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Easter Traditions Around the World

Today I waved my niece and nephew off as they flew back to Scotland after an action packed holiday filled with trips to Wild Wadi, I-Fly and quad biking in the desert. It was not all doom and gloom ahead of them however, as they had Easter to look forward to. Next weekend they will spend Saturday boiling eggs and carefully painting them, ready to take to the hills on Easter Sunday to roll the eggs. With Dubai being such a multicultural melting pot, it left me wondering, what other traditions at Easter there are around the world and maybe our multicultural population brings some of these traditions with them to Dubai.

Chocolate Easter Eggs are a popular part of Easter Celebrations throughout the world along with chocolate bunnies but in 1991 Australia decided to replace the bunny who was seen as a pest to many farmers with the “Easter Bilby” which is an endangered native rodent with rabbit like ears.

In Brazil, Easter is a huge festival and famously preceded by the Rio Carnival. Rio celebrates with dancing in the streets and many colorful carnival parades and samba dancing troupes. After a month of lent and fasting they again celebrate with huge gala days on Easter Sunday to celebrate the resurrection of Jesus Christ.

Even though in India only 2.5% of the population is Christian, Easter is still celebrated in a big way. Most of the Christians are based in Mumbai, Goa, Mangalore (South) and the North East. Like the west they exchange chocolate eggs and in Goa they exchange colorful lanterns. In Mangalore they enjoy special buns cooked out of dhal and rice to eat with a pork or lamb curry.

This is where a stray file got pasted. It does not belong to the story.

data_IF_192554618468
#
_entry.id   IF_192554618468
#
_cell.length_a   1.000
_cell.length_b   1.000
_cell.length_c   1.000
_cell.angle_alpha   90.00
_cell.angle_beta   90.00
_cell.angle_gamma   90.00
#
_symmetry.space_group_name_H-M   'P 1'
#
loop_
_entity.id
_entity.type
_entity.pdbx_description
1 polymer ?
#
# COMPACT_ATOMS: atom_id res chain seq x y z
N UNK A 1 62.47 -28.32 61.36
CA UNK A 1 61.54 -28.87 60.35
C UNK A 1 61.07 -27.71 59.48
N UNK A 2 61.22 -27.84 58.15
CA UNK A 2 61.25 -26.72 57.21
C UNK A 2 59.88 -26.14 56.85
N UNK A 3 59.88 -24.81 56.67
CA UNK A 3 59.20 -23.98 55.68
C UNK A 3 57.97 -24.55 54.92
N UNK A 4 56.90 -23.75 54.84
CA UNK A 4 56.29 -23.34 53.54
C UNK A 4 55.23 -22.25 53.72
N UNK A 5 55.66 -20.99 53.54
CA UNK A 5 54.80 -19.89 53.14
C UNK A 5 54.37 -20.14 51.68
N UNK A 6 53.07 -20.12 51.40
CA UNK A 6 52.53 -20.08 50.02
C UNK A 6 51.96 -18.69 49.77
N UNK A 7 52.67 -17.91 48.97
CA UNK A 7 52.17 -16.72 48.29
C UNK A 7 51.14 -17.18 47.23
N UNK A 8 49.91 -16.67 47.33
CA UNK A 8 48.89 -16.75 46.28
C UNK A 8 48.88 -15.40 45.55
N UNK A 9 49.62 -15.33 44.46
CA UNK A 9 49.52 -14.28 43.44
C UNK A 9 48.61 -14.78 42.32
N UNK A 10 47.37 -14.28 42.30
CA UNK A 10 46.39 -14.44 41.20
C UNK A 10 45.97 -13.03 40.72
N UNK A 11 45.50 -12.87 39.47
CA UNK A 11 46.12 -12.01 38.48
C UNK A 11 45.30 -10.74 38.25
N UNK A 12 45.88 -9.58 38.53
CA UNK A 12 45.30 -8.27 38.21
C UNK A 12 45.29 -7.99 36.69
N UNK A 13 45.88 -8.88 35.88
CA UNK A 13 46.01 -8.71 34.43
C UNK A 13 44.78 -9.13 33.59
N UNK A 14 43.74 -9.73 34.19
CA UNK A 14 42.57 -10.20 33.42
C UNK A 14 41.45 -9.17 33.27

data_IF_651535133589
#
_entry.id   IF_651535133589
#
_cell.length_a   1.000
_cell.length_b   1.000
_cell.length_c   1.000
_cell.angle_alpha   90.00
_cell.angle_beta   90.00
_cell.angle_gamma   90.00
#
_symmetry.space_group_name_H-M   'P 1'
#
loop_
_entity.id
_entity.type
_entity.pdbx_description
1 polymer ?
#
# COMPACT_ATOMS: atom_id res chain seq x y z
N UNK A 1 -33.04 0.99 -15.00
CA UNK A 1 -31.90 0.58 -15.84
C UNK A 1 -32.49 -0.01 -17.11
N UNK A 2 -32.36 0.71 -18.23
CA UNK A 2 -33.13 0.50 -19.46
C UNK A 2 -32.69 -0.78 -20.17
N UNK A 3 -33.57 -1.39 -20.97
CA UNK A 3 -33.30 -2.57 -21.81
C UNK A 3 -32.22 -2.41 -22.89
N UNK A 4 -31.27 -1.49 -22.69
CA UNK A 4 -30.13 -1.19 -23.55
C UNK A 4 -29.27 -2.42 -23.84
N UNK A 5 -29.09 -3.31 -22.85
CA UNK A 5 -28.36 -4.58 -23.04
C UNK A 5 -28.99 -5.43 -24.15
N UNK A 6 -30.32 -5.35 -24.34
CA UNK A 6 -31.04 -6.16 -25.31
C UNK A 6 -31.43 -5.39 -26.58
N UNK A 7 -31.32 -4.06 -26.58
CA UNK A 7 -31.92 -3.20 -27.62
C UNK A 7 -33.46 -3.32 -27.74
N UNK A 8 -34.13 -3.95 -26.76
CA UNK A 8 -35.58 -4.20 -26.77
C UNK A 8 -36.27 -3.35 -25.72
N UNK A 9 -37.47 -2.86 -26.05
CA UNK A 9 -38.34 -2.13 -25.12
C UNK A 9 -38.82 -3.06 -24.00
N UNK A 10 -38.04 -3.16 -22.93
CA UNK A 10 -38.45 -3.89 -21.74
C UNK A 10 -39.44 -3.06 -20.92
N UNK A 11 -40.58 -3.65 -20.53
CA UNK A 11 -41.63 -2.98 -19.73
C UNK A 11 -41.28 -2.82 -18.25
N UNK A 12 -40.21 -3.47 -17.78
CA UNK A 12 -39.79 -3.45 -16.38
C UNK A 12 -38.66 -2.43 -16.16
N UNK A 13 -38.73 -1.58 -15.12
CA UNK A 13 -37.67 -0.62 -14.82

In France the shops in the days leading up to Easter are beautifully decorated with exquisite white and dark chocolate rabbits, chickens, bells and fish. They believe that the bells of the churches fly away to the Vatican to mourn Jesus’ Crucifixion and return on Easter Sunday therefore the church bells do not ring between Easter Friday and Easter Sunday. Like in many countries children decorate eggs and rolls the eggs. This signifies the rolling of the stone from the tomb where Christ laid.

The main religion in the Philippines is Catholicism and like all festivals in the Philippines Easter is well celebrated. On the week in between Palm Sunday (the Sunday before Easter Sunday) and Easter Sunday they fast and use that week as a time to reflect. On Good Friday many Filipinos reenact the walk Jesus made with the cross and even act out Crucifixion. On the Saturday they continue to fast then on Sunday the whole family go to church to celebrate. Like the west they now have adopted the tradition of an Easter Egg Hunt.

In Russia Easter is known as “Pascha” and eggs are exchanged that are red in color. These eggs are called “Krashenki” and the eggs become red by boiling eggs with onion skins.

In Lebanon homes prepare a delicacy for Easter called “Maamoul. These are small cakes filled with walnuts and dates which all members of the family help in preparing. On Palm Sunday a procession takes place called “Shanineh” which is led by a priest and children are carried on their parents shoulders carrying candles decorated with flowers and ribbons.

In Greece the Easter Sunday service in churches is sometimes started with fireworks. This represents that when Jesus rose to life on Easter day he got rid of the darkness of Evil. Many other churches throughout the world use candles.

In Europe Easter Bonnets are very popular to wear at Easter time and they are often adorned with flowers to celebrate spring. In many countries they have contests to see who has designed the best Easter Bonnet.

In the UK Hot Cross Buns are eaten on Good Friday. These are yeast dough buns with currants and raisins in them with a cross designed on the top of them to represent the cross that Jesus died on. They are very yummy!

Which ever way you choose to celebrate, have a Happy Easter.

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